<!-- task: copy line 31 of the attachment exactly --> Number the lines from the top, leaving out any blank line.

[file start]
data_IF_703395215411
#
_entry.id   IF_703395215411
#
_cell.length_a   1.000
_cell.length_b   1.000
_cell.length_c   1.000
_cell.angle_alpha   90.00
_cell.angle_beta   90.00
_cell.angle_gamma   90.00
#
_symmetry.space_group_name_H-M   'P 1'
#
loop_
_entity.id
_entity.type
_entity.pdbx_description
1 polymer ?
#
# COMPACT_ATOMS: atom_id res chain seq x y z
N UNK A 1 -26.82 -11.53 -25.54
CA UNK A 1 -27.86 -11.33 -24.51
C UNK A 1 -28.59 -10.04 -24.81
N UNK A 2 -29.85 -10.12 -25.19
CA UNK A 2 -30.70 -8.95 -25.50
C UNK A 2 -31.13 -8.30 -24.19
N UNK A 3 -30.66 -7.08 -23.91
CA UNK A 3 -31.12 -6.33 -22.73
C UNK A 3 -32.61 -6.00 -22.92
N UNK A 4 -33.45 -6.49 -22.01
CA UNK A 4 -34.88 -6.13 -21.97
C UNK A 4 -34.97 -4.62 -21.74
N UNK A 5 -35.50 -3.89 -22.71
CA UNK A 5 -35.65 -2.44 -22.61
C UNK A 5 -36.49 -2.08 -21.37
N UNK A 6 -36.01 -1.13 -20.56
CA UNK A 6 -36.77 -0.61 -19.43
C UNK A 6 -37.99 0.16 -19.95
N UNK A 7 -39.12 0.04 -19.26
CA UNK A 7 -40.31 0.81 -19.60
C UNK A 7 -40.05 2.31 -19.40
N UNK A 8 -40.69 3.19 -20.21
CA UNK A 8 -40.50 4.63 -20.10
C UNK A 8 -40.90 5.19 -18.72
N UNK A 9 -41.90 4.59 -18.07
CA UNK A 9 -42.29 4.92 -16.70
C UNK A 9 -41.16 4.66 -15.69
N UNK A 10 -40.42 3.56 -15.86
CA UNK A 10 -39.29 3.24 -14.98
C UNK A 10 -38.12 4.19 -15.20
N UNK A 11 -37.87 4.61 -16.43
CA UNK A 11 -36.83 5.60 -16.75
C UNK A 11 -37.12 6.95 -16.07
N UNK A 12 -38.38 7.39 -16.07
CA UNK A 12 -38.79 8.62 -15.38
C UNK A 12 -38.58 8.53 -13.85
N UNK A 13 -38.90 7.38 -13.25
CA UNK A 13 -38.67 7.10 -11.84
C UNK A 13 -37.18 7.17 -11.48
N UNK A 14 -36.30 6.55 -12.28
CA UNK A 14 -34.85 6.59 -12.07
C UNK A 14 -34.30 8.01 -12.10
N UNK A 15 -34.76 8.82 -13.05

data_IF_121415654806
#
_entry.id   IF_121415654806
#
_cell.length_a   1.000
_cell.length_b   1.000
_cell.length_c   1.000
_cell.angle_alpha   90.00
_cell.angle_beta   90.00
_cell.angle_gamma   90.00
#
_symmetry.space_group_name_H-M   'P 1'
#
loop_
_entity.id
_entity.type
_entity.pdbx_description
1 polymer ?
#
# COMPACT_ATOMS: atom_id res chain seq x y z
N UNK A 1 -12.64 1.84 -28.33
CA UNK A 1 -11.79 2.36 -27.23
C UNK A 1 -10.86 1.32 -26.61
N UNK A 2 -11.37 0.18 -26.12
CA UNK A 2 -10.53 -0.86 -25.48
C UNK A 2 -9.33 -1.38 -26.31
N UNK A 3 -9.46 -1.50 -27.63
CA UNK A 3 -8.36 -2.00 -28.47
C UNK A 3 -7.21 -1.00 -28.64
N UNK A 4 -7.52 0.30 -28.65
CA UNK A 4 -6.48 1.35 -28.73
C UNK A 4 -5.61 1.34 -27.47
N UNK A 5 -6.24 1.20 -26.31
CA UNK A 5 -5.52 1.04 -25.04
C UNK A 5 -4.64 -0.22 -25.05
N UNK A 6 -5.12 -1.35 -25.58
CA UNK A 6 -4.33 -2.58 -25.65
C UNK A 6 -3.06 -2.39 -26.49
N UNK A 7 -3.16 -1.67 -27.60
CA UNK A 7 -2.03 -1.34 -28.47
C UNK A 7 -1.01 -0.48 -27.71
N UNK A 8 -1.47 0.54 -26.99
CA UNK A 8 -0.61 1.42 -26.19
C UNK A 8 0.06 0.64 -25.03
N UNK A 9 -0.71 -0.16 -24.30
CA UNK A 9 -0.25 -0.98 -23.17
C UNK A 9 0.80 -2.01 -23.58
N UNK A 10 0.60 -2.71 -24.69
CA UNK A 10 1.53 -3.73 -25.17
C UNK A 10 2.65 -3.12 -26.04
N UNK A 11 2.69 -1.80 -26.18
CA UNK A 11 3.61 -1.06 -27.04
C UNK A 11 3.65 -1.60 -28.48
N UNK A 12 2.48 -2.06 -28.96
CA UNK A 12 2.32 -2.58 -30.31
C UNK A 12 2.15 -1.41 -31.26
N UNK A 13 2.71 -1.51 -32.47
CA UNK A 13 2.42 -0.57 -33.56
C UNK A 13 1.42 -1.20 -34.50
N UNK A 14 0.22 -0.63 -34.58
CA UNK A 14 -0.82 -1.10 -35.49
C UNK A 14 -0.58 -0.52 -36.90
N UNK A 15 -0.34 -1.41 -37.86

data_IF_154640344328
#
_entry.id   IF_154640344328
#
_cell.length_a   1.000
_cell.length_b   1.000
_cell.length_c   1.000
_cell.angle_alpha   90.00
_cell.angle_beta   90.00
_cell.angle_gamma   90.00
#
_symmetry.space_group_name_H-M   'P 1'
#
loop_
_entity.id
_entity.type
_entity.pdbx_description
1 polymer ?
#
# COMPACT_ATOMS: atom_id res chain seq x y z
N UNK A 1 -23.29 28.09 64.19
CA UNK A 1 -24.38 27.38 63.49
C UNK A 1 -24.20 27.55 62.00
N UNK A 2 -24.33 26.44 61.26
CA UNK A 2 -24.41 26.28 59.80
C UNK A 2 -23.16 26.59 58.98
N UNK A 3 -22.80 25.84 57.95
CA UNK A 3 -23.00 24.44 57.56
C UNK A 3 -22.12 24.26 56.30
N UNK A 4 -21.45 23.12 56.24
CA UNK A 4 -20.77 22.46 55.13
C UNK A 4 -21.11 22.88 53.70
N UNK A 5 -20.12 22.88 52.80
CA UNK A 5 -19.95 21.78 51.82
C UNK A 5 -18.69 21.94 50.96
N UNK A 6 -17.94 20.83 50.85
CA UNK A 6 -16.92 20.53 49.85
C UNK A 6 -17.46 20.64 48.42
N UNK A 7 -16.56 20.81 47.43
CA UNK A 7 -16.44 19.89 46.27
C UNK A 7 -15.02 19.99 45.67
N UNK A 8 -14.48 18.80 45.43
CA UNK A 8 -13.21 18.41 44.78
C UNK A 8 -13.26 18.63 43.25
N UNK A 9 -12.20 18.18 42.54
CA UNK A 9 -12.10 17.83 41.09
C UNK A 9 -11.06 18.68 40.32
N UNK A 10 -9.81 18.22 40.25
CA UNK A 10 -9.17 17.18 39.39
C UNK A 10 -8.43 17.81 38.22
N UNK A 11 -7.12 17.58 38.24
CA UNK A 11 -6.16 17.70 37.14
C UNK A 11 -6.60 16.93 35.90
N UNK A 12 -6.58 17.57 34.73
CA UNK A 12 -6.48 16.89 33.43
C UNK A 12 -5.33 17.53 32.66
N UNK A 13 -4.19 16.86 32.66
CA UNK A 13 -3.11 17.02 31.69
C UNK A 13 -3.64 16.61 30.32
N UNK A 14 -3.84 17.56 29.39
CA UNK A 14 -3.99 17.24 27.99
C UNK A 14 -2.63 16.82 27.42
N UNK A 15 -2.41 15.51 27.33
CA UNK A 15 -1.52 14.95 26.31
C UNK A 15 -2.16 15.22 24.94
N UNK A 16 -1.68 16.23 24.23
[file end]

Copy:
CA UNK A 4 -34.88 -6.13 -21.97